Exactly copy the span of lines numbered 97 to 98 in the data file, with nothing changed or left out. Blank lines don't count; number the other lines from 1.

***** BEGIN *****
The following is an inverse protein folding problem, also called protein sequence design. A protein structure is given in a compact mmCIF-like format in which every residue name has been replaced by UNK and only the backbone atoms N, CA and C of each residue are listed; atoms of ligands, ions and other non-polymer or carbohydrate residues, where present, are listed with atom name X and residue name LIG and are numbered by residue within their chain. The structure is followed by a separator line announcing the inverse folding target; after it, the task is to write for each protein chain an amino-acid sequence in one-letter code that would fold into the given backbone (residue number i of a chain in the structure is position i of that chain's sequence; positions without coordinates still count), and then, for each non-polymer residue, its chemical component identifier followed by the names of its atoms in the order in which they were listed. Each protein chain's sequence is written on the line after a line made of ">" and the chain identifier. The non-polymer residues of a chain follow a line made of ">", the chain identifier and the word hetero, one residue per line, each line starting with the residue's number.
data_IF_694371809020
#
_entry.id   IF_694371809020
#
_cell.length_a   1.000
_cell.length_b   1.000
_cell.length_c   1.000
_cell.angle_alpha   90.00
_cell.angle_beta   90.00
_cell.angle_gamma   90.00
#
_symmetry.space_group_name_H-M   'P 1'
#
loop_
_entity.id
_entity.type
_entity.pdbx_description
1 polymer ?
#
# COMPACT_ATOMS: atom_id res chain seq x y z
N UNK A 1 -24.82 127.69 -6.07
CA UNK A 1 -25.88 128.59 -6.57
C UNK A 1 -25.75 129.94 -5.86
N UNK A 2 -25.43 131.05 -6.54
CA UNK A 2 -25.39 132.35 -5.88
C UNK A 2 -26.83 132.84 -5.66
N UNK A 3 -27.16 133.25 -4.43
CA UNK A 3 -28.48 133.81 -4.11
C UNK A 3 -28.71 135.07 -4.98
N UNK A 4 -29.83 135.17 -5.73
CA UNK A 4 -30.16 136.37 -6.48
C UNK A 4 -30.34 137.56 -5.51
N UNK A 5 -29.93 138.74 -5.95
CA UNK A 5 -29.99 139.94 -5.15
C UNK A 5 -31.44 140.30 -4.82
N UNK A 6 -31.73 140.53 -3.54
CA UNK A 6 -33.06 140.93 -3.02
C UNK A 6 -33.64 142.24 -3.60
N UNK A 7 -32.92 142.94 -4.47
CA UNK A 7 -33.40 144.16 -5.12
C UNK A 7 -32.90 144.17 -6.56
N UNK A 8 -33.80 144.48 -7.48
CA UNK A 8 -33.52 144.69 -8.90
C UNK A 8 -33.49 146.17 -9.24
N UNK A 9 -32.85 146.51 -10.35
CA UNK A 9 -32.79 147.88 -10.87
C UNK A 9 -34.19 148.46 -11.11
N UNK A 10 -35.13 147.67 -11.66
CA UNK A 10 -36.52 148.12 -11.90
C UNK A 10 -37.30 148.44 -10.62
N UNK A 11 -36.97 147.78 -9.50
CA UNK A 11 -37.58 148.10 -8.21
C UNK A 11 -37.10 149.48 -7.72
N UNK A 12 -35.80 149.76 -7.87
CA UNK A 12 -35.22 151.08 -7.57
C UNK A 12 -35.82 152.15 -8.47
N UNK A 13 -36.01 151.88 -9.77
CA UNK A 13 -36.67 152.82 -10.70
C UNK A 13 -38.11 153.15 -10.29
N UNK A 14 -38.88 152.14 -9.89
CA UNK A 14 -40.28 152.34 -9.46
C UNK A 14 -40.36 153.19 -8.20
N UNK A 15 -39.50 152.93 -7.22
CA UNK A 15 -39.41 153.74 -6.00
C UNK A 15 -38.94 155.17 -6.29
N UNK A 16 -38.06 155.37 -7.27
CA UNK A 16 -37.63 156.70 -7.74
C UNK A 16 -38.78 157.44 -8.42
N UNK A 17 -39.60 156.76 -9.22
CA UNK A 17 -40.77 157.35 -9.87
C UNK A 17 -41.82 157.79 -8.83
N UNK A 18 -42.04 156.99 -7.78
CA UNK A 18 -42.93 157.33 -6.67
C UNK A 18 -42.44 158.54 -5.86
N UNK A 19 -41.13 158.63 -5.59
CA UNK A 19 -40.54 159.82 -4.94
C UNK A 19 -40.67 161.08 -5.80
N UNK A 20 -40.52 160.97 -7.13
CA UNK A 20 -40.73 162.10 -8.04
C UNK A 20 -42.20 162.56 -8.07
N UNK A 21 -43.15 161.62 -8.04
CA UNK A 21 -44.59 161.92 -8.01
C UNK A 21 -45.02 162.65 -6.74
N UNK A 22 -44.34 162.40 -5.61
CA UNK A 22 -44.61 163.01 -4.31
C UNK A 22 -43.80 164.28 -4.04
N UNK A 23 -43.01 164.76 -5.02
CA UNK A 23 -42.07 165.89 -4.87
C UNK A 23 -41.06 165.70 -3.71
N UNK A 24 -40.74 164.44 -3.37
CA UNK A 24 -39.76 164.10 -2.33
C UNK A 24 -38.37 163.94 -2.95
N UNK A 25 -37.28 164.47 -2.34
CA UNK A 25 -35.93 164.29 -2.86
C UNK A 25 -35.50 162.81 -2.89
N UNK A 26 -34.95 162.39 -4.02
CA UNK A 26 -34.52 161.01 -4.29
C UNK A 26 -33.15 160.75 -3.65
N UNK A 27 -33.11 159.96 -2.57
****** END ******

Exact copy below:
N UNK A 26 -34.95 162.39 -4.02
CA UNK A 26 -34.52 161.01 -4.29